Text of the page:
Malakh fought in World War I and, while he was away, Annushka was left to bring up the ten sons who had already been born, though several of them were already grown up and also in the armed forces. One son, Nikita, had been deemed to be rude to an ensign and had been locked up. His mother had gone to the barracks to see him and the story had been reported in the local paper, with a photo of Annushka. A Greek man (we later learn that he is called Antipatros), who owned a circus and was in town, had seen the photo and was very much attracted to Annushka. He bought the photo from the photographer and invited Annushka to the circus. She went, accompanied by Uncle Pavel (secretly armed with a revolver and sabre under his cloak!). The couple started an affair but Annushka, remembering her husband, did not let him go too far. One day, however, a wounded soldier turns up at her door, telling her that he knew Malakh and he had been killed. (In one of the many fanciful pieces in this novel, he tells how Malakh was decapitated but continued running around for some time afterwards!) When Annushka doubts this, he produces the head. Annushka now feels that she can throw caution to the wind and she is soon pregnant (with Semion).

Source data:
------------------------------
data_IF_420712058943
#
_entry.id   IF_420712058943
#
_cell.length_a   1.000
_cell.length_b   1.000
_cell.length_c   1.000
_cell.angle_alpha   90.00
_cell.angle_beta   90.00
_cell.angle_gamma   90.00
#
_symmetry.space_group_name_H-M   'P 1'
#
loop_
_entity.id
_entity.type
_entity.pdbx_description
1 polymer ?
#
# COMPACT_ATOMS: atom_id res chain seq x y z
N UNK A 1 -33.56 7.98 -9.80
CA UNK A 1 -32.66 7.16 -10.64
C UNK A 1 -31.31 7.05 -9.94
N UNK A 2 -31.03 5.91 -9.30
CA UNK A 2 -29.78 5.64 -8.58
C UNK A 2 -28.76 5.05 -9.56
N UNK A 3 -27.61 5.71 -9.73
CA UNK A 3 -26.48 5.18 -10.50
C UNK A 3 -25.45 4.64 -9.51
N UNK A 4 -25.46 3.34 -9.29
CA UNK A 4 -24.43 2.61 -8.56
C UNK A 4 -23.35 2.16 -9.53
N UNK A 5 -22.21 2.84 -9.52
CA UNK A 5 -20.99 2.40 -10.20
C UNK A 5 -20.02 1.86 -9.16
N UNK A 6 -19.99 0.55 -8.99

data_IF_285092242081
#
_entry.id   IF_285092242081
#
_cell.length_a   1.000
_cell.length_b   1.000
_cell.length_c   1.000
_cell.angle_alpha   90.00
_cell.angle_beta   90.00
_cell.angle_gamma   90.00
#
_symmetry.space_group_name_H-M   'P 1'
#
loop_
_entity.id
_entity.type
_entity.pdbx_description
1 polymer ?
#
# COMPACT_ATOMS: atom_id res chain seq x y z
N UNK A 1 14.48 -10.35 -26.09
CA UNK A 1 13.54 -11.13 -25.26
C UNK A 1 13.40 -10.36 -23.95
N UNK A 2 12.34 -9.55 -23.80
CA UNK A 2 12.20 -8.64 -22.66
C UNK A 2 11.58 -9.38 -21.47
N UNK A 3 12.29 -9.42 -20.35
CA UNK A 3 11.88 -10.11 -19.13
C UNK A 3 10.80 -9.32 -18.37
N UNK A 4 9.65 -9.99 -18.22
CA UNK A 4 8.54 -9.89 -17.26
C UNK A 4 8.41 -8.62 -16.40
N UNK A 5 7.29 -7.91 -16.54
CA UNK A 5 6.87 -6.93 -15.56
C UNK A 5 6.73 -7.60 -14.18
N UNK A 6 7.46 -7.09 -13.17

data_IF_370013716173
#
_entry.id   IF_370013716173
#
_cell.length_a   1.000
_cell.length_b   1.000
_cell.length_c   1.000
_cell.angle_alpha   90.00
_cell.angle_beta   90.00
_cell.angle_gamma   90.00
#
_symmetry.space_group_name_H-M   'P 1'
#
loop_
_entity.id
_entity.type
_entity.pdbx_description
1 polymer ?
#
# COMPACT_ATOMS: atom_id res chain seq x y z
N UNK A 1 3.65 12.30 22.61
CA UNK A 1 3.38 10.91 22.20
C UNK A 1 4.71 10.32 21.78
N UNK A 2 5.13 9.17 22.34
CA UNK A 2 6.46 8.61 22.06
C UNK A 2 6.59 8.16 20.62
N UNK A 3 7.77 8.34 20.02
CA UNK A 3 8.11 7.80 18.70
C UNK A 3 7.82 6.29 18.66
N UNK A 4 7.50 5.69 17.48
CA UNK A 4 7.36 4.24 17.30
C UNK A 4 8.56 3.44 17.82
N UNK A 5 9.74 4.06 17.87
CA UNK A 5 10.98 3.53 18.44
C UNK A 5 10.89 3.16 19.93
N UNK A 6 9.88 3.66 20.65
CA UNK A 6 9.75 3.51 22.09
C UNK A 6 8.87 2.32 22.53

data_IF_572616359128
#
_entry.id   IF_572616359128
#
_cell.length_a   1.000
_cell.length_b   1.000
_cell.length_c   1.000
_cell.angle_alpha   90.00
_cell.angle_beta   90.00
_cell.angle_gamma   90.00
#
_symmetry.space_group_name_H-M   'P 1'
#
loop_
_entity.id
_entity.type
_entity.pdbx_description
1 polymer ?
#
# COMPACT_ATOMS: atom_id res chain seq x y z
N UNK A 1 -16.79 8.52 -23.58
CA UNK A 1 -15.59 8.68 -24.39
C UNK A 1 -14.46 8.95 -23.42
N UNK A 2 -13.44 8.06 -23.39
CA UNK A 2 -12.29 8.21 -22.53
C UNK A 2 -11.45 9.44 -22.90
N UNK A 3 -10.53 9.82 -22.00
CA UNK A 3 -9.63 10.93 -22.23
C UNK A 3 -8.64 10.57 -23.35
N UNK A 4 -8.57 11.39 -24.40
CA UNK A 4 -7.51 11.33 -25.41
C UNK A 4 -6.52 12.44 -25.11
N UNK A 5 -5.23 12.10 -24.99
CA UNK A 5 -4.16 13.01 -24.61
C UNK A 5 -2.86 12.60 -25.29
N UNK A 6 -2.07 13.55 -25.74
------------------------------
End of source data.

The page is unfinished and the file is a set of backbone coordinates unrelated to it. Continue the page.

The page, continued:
However, another soldier arrives at the house, telling her that Malakh is not dead but alive and well and is on his way back home. We get a fanciful account of Malakh’s journey back home but still he does not arrive. Meanwhile, Semion is born but the Greek is getting worried about Malakh. He packs his bags, arranges for Semion to be transferred to an orphanage, run by a woman who will later become Uncle Pavel’s wife (I say later but, with the somewhat distorted chronology of this novel, we have learned about this before), and sets off. His fanciful travels are recounted in detail and include Persia and the Belgian Congo, before he ends up in San Marino where, after his death, a museum is nearly built in his honour. However, he will later send Annushka a complicated plan to have Malakh adopt Semion. Meanwhile, Malakh’s slow journey home continues. He is seen by various of his sons around the town, before, one day, Annushka finds him sitting in a chair in a room they rarely use.